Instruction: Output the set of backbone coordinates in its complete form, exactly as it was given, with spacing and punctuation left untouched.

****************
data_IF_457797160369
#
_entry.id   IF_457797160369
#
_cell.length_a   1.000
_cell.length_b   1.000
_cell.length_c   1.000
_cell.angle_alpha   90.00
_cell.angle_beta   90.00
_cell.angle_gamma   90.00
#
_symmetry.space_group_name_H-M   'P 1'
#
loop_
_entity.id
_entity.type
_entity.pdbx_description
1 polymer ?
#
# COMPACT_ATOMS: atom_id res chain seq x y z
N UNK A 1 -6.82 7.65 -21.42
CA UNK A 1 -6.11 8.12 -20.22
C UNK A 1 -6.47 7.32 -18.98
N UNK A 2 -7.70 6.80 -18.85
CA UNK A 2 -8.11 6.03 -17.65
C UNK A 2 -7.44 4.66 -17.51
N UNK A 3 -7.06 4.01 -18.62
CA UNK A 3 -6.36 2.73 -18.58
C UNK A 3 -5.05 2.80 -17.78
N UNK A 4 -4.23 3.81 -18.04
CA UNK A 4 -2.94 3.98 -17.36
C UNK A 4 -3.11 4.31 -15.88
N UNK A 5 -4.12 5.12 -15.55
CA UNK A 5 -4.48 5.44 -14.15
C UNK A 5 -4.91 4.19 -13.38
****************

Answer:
data_IF_457797160369
#
_entry.id   IF_457797160369
#
_cell.length_a   1.000
_cell.length_b   1.000
_cell.length_c   1.000
_cell.angle_alpha   90.00
_cell.angle_beta   90.00
_cell.angle_gamma   90.00
#
_symmetry.space_group_name_H-M   'P 1'
#
loop_
_entity.id
_entity.type
_entity.pdbx_description
1 polymer ?
#
# COMPACT_ATOMS: atom_id res chain seq x y z
N UNK A 1 -6.82 7.65 -21.42
CA UNK A 1 -6.11 8.12 -20.22
C UNK A 1 -6.47 7.32 -18.98
N UNK A 2 -7.70 6.80 -18.85
CA UNK A 2 -8.11 6.03 -17.65
C UNK A 2 -7.44 4.66 -17.51
N UNK A 3 -7.06 4.01 -18.62
CA UNK A 3 -6.36 2.73 -18.58
C UNK A 3 -5.05 2.80 -17.78
N UNK A 4 -4.23 3.81 -18.04
CA UNK A 4 -2.94 3.98 -17.36
C UNK A 4 -3.11 4.31 -15.88
N UNK A 5 -4.12 5.12 -15.55
CA UNK A 5 -4.48 5.44 -14.15
C UNK A 5 -4.91 4.19 -13.38